The winning cookie

In college, my roommates and I would often sit around, usually under the influence of something or other, and ask ourselves some really hard-hitting, soul-searching questions.

“You guys, what would you do if there was a gorilla running around outside right now?” Or the time we went camping and someone asked, “What if an axe wielding murderer ran out of the woods and started chasing us?” And then there was the one that really made me pause, look inward and reflect on what kind of person I was, “What one specific food would you choose for an all-you-can-eat contest?”

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This rosemary shortbread’s a golden beaut of a cookie, no?

Ask me today and my answer would be the rosemary shortbread cookies at Lilia. I’m fairly confident that I could eat a horrifying amount of those cookies, an amount that would not win me any friends and certainly not any boyfriends, but dammit, it would crush my competition and win me that contest!

Shortbread doesn’t even do it for me, not with its usual dry, crumbly texture  and bland flavor. But this cookie, this gloriously sweet and buttery, rosemary flecked and sea salt sprinkled, palm-sized cookie, wasn’t dry or tough like its brethren. It still retained some of the coarseness that would make it ideal for dipping in a hot cup of tea while also being subtly soft, the kind of cookie that dissolves into pure deliciousness when it hits your tongue.

Not too sweet, nor too savory, just absolutely perfect in flavor and consistency, I’m pretty sure me and Lilia’s rosemary shortbread are gonna be a winning team.

A light wallet and a happy stomach

Even though it’s impossible to forget, this city constantly reminds me what a ridiculous place it is. Where else would you pay $45 for two vodka Red Bulls (ahem, The Box, I’m looking at you)? And where else would paying just slightly under $2,000 a month for a STUDIO apartment be considered a good deal? And where, please tell me, would it be reasonable to pay $79 for a roasted chicken?

Sigh. Here in New York. But you know what, I’ll keep paying for all of these outrageous things because there’s no where else I’d rather be. (Well, except London, where I’d relocate at the drop of a dime if possible. No joke. London, call me. We could be so good together.)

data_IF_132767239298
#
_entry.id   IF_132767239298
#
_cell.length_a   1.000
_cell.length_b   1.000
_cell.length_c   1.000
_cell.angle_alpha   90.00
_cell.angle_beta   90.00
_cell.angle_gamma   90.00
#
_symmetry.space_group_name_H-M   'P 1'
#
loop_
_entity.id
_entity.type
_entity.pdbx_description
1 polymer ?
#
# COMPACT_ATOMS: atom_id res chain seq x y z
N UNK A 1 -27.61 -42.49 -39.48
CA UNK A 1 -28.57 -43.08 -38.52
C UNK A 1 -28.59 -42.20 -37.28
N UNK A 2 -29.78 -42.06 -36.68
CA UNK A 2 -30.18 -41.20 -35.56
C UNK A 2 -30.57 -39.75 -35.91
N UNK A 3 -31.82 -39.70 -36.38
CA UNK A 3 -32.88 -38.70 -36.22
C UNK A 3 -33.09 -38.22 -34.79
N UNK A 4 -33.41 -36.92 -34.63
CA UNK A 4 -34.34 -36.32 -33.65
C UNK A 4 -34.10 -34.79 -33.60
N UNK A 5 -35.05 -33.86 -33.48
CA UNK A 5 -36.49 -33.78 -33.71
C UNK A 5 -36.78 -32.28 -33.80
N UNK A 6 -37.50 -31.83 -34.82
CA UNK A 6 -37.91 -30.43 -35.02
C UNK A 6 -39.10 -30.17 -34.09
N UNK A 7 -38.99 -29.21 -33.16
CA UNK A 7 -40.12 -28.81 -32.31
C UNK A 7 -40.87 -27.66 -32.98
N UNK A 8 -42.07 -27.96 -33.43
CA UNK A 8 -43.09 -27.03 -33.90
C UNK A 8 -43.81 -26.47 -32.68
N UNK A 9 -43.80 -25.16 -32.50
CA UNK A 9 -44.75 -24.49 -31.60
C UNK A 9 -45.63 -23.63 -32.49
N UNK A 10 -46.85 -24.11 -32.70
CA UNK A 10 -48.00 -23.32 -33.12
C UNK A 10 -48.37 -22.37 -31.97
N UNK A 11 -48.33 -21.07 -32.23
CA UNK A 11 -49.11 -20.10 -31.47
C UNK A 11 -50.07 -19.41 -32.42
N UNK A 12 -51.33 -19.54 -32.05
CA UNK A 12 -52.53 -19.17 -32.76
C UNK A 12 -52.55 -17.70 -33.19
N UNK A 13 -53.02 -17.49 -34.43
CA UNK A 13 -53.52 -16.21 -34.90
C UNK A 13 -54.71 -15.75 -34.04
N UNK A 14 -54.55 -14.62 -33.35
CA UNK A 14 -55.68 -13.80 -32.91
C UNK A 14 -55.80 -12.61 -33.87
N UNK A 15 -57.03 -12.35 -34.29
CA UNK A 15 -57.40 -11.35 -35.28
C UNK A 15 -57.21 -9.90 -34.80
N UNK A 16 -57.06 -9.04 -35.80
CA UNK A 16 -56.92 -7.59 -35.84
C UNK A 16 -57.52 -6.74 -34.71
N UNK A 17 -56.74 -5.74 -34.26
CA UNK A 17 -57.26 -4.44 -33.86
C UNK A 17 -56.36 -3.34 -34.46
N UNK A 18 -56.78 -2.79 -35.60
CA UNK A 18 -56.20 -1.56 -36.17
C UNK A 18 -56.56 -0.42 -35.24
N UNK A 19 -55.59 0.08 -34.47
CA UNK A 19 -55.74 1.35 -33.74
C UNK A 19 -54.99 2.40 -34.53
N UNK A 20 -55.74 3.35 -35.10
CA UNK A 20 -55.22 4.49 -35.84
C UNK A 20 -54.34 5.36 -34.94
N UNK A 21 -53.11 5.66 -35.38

I was skeptical right from the get-go of the $79 roasted chicken on the menu at the NoMad Hotel’s restaurant. I mean, really, $79? Do you know how many whole, organic, happy, well-adjusted, all-natural-diet fed, shipped straight-from-some-idyllic-farm-where-they-ran-around-living-in-perfect-poultry-bliss chickens I can buy for $79? Yet everyone raaaaaved about the new restaurant, said how beautiful it was and how amazing the food was and what an incredible job Chef Daniel Humm (previously of Eleven Madison Park…another pricey food mecca in the city) was doing there. So I said fine, like I say fine to the pricey drinks and to the ludicrous rent I pay, and went to see what the fuss was about.

And well, I get it. The restaurant is beautiful, the scene is stylish and cool, the food is delicious, and the chicken? The chicken will make you wonder whether you might possibly ever eat such a ridiculously good, eyes-rolling-in-the-back-of-your-head-in-food-ecstasy, wonderful and oh so succulent bird again.

My humble, fat kid opinion? This place is worth the hype. Yes, it is stupid expensive but it’s gooood. And as I’ve said before, I’m a firm believer in occasionally treating myself to something nice. Not usually to a $79 chicken, but this time yes. Below, my dinner with coworkers at the NoMad Hotel’s restaurant.

Butter-dipped radishes with fleur de sel

Butter-dipped radishes with fleur de sel

From the tapas style “snacks” portion of the menu we started with the butter-dipped radishes and fleur de sel. Like chocolate dipped strawberries, each little radish was coated in a thin butter shell, which really did a lot to make these not feel like rabbit food. Clean, crunchy and bright, I was a fan.

Beef tartare with cornichons and horseradish

Beef tartare with cornichons and horseradish